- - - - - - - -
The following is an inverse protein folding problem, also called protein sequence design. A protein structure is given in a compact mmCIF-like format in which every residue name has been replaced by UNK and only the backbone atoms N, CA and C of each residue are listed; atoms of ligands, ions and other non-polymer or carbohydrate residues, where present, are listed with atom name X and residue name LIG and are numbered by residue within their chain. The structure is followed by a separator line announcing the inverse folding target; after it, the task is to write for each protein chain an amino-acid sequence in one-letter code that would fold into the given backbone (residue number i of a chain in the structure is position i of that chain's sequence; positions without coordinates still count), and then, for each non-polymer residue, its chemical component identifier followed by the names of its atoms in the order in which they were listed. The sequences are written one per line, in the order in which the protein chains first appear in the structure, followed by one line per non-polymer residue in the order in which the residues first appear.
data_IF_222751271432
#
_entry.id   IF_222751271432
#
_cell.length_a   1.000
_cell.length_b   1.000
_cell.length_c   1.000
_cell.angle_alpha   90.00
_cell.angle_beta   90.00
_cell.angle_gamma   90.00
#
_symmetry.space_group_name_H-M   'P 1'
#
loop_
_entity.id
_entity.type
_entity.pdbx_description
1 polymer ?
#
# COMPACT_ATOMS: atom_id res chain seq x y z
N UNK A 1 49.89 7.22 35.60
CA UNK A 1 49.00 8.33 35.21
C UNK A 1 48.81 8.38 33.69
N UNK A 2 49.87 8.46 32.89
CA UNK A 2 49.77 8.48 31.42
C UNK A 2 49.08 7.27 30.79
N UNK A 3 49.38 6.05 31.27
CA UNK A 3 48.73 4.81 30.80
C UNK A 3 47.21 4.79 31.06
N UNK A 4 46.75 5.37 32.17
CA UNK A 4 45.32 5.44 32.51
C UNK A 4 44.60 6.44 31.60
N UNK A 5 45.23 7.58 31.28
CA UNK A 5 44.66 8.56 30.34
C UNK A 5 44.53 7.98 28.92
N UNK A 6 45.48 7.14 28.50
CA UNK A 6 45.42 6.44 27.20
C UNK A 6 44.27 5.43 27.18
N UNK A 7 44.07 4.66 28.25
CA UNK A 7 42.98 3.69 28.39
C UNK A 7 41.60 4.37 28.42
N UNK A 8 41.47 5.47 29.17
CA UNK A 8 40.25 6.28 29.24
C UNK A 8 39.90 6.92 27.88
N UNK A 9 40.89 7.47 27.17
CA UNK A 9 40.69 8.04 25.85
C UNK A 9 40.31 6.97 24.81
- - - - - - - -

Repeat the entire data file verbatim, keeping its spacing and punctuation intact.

The following is an inverse protein folding problem, also called protein sequence design. A protein structure is given in a compact mmCIF-like format in which every residue name has been replaced by UNK and only the backbone atoms N, CA and C of each residue are listed; atoms of ligands, ions and other non-polymer or carbohydrate residues, where present, are listed with atom name X and residue name LIG and are numbered by residue within their chain. The structure is followed by a separator line announcing the inverse folding target; after it, the task is to write for each protein chain an amino-acid sequence in one-letter code that would fold into the given backbone (residue number i of a chain in the structure is position i of that chain's sequence; positions without coordinates still count), and then, for each non-polymer residue, its chemical component identifier followed by the names of its atoms in the order in which they were listed. The sequences are written one per line, in the order in which the protein chains first appear in the structure, followed by one line per non-polymer residue in the order in which the residues first appear.
data_IF_222751271432
#
_entry.id   IF_222751271432
#
_cell.length_a   1.000
_cell.length_b   1.000
_cell.length_c   1.000
_cell.angle_alpha   90.00
_cell.angle_beta   90.00
_cell.angle_gamma   90.00
#
_symmetry.space_group_name_H-M   'P 1'
#
loop_
_entity.id
_entity.type
_entity.pdbx_description
1 polymer ?
#
# COMPACT_ATOMS: atom_id res chain seq x y z
N UNK A 1 49.89 7.22 35.60
CA UNK A 1 49.00 8.33 35.21
C UNK A 1 48.81 8.38 33.69
N UNK A 2 49.87 8.46 32.89
CA UNK A 2 49.77 8.48 31.42
C UNK A 2 49.08 7.27 30.79
N UNK A 3 49.38 6.05 31.27
CA UNK A 3 48.73 4.81 30.80
C UNK A 3 47.21 4.79 31.06
N UNK A 4 46.75 5.37 32.17
CA UNK A 4 45.32 5.44 32.51
C UNK A 4 44.60 6.44 31.60
N UNK A 5 45.23 7.58 31.28
CA UNK A 5 44.66 8.56 30.34
C UNK A 5 44.53 7.98 28.92
N UNK A 6 45.48 7.14 28.50
CA UNK A 6 45.42 6.44 27.20
C UNK A 6 44.27 5.43 27.18
N UNK A 7 44.07 4.66 28.25
CA UNK A 7 42.98 3.69 28.39
C UNK A 7 41.60 4.37 28.42
N UNK A 8 41.47 5.47 29.17
CA UNK A 8 40.25 6.28 29.24
C UNK A 8 39.90 6.92 27.88
N UNK A 9 40.89 7.47 27.17
CA UNK A 9 40.69 8.04 25.85
C UNK A 9 40.31 6.97 24.81